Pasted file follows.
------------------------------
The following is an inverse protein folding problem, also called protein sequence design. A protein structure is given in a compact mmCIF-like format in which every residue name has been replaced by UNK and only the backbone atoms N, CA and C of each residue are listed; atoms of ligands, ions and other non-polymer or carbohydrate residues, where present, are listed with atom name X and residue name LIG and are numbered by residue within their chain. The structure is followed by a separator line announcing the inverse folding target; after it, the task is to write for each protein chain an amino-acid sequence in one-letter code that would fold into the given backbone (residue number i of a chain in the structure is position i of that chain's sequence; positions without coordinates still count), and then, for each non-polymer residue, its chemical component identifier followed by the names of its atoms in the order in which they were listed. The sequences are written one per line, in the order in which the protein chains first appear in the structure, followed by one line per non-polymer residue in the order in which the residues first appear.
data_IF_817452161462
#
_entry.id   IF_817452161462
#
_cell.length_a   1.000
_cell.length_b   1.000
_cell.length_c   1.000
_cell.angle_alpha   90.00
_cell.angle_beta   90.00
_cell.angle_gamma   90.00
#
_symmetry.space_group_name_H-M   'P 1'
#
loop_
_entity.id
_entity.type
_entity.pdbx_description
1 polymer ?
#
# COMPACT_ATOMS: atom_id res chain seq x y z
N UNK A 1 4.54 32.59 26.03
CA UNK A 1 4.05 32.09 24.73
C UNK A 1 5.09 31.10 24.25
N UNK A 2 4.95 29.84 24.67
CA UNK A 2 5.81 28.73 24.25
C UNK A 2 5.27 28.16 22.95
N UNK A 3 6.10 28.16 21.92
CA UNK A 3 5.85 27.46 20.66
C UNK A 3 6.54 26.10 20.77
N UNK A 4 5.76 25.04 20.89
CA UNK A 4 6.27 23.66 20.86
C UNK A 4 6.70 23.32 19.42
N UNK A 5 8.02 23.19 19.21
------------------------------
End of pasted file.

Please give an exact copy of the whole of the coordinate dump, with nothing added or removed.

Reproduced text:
The following is an inverse protein folding problem, also called protein sequence design. A protein structure is given in a compact mmCIF-like format in which every residue name has been replaced by UNK and only the backbone atoms N, CA and C of each residue are listed; atoms of ligands, ions and other non-polymer or carbohydrate residues, where present, are listed with atom name X and residue name LIG and are numbered by residue within their chain. The structure is followed by a separator line announcing the inverse folding target; after it, the task is to write for each protein chain an amino-acid sequence in one-letter code that would fold into the given backbone (residue number i of a chain in the structure is position i of that chain's sequence; positions without coordinates still count), and then, for each non-polymer residue, its chemical component identifier followed by the names of its atoms in the order in which they were listed. The sequences are written one per line, in the order in which the protein chains first appear in the structure, followed by one line per non-polymer residue in the order in which the residues first appear.
data_IF_817452161462
#
_entry.id   IF_817452161462
#
_cell.length_a   1.000
_cell.length_b   1.000
_cell.length_c   1.000
_cell.angle_alpha   90.00
_cell.angle_beta   90.00
_cell.angle_gamma   90.00
#
_symmetry.space_group_name_H-M   'P 1'
#
loop_
_entity.id
_entity.type
_entity.pdbx_description
1 polymer ?
#
# COMPACT_ATOMS: atom_id res chain seq x y z
N UNK A 1 4.54 32.59 26.03
CA UNK A 1 4.05 32.09 24.73
C UNK A 1 5.09 31.10 24.25
N UNK A 2 4.95 29.84 24.67
CA UNK A 2 5.81 28.73 24.25
C UNK A 2 5.27 28.16 22.95
N UNK A 3 6.10 28.16 21.92
CA UNK A 3 5.85 27.46 20.66
C UNK A 3 6.54 26.10 20.77
N UNK A 4 5.76 25.04 20.89
CA UNK A 4 6.27 23.66 20.86
C UNK A 4 6.70 23.32 19.42
N UNK A 5 8.02 23.19 19.21